By Victor L. Magdaraog
The skill practice component of our leadership development program, Interaction Management always fascinated me. In all my years working with DDI clients, I’ve always heard “ah-hahs” and literally seen “light bulbs” switching on after a good round of skill practice. The skill practice usually starts slow, with participants considering it a chore, or a workshop activity they just have to do, but after the first round of feedback, most realize the tremendous learning they just experienced. They realize what leadership is all about.
Leadership after all is an acquired skill and a form of expertise. One cannot develop leadership by simply reading books, sitting through a lecture, doing case analysis, or listening to a round of motivational speeches. You have to do it. You have to experience it. You have to want it. Unfortunately, there are very few opportunities to practice leadership on the job. Being a leader is not like a concert pianist who has time to practice before going on stage for the concert. When one gets promoted to a leadership role, there are usually no “practice runs”. You are online on the first day, and if you are not ready, it can be a rough transition. For those in leadership roles, we all know that becoming an excellent leader is tough and the result of hard work. If it were easy, we would all be great leaders.
So, why are there superior leaders and others are just not good enough? The better ones invest time and energy in focused development, which has two parts. The first part is the Interaction Management skills course itself. It provides foundation skills necessary to be successful in a leadership task and through the skill practice opportunities offered. A major area of the skill practice that is part of each course is to hone the target behaviour and provide the confidence necessary to try out the new behavior on the job. The second step in the Interaction Management process deals with on-the-job skill strengthening of the behaviors taught in the Interaction Management course. This is a major opportunity for deliberate practice
Over the past years, there has been an increase in interest on the concept of deliberate practice. Very recently, popular author Malcolm Gladwell wrote about it in his book, Outliers: The Story of Success, and Goeff Colvin’s book, Talent is Overrated, has an entire chapter on it. Renowned executive coach Ram Charan refers to this as “deliberate leadership development.” In the book Extraordinary: Stories for Aspiring Leaders, it is referred to as “Deliberate Development Initiative.” The thinking in deliberate practice is that expertise or superior performance is achieved through years of purposeful practice and exercise.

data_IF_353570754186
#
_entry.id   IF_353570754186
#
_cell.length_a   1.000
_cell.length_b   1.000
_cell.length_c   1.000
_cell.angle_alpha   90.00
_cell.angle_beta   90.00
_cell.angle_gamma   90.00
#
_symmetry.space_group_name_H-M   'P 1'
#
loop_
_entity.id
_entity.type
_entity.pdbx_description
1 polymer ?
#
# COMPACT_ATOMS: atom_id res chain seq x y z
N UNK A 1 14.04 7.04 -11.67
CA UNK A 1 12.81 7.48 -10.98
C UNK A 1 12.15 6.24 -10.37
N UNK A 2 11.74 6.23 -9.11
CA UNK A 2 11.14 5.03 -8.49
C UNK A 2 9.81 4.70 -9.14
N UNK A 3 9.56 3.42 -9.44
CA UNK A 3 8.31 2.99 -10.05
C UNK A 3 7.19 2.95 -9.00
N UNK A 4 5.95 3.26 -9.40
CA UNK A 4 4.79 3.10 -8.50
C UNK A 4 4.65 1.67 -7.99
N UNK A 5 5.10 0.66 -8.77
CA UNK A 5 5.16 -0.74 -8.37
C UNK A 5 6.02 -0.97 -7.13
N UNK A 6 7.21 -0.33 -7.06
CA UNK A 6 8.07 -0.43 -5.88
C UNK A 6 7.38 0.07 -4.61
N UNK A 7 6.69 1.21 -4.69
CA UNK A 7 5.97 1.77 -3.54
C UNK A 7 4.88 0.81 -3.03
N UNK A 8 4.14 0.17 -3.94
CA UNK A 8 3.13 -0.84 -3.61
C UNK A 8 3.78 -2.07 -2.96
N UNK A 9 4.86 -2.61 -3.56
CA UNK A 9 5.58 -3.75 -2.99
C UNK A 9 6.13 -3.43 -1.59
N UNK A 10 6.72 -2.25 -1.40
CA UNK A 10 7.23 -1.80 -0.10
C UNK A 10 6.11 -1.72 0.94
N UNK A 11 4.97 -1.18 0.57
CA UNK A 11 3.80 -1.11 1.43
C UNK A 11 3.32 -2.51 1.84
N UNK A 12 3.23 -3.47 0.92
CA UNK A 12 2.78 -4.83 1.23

Dr. Anders K. Ericsson, one of the leading researchers on deliberate practice says “You need a particular kind of practice—deliberate practice—to develop expertise. When most people practice, they focus on the things they already know how to do. Deliberate practice is different. It entails considerable, specific, and sustained efforts to do something you can’t do well—or even at all.”
Since there is pressure on leaders to achieve project outcomes or resolve work issues, performance takes center stage, and on-the-job practice takes the rear seat. In most situations, we are satisfied with what is good enough performance. We are happy to float, rather than learn how to swim well. If we are successful in these instances, we learn just enough functional competence. Ericsson cautions against a mistaken notion of that good enough achievement level will lead to superior performance. In some cases, being satisfied with everyday performance could even lead to “arrested development”. To minimize the possibility of arrested development, it is necessary to couple formal learning with guided on-the-job experiences.
Our challenge as leadership development practitioners is to blend the learning outcome of Interaction Management courses with challenging developmental initiatives on the job. Helping leaders keep their focus on the learning goals as they pursue the development initiative alongside achieving performance goals, increases the likelihood of developing leadership expertise.
After learning more about deliberate practice, I have developed an even higher regard for the simple, yet powerful skill practice in Interaction Management and I am more concerned that we need to encourage our students to practice the same deliberate practice on-the-job. Would a little more skill practice help you?
Victor L. Magdaraog is a Vice President Development at Dimensions International (DDI) in the Phillipines.